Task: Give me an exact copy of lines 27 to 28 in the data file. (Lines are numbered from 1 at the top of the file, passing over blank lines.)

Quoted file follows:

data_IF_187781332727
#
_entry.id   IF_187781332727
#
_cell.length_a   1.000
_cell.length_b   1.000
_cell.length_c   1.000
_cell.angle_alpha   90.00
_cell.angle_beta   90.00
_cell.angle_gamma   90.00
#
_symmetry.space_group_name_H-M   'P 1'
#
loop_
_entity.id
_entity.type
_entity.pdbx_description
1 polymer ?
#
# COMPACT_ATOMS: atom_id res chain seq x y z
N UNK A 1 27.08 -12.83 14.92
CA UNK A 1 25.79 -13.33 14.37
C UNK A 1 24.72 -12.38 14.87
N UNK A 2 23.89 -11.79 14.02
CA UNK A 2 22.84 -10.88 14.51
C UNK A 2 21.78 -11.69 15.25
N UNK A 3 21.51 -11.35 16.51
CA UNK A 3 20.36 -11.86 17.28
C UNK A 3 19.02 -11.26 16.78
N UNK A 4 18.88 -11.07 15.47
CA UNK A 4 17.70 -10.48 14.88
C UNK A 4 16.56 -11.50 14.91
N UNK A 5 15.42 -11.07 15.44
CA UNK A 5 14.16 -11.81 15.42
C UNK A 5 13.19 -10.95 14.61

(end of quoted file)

N UNK A 3 21.51 -11.35 16.51
CA UNK A 3 20.36 -11.86 17.28